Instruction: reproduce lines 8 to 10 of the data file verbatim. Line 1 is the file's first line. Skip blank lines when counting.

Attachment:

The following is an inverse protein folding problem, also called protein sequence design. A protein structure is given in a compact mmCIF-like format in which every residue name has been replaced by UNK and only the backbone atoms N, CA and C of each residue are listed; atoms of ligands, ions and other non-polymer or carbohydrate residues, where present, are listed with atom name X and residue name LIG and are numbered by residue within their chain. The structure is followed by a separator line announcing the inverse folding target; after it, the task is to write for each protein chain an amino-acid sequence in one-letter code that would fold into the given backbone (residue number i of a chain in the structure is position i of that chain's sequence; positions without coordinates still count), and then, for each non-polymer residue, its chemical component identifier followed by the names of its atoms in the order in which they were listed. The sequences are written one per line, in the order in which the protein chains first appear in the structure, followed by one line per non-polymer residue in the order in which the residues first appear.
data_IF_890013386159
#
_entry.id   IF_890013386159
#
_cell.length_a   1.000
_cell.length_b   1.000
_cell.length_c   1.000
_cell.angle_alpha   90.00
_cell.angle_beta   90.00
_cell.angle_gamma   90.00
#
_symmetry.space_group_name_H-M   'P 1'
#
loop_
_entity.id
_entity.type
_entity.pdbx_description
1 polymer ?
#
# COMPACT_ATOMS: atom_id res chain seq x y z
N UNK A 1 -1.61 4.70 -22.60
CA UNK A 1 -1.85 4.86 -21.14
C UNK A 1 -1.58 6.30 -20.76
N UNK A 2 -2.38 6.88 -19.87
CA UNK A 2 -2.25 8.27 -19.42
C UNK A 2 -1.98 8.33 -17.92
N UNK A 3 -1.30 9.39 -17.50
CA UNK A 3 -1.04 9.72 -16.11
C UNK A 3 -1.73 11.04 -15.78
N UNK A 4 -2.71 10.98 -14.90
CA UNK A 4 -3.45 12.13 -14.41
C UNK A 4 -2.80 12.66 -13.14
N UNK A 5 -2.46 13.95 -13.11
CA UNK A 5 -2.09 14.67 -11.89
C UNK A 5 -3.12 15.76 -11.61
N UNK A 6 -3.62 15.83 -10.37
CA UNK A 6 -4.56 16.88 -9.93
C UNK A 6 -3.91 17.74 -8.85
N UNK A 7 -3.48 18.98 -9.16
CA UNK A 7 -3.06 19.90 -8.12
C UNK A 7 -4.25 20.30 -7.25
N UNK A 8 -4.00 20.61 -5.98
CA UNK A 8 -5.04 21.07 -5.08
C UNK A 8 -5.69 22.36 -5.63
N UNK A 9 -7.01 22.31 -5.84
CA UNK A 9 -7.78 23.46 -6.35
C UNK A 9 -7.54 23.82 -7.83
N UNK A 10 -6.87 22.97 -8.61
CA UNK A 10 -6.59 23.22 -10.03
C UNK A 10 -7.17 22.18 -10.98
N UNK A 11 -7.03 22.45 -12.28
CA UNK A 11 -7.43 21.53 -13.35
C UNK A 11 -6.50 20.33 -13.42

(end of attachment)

_cell.length_c   1.000
_cell.angle_alpha   90.00
_cell.angle_beta   90.00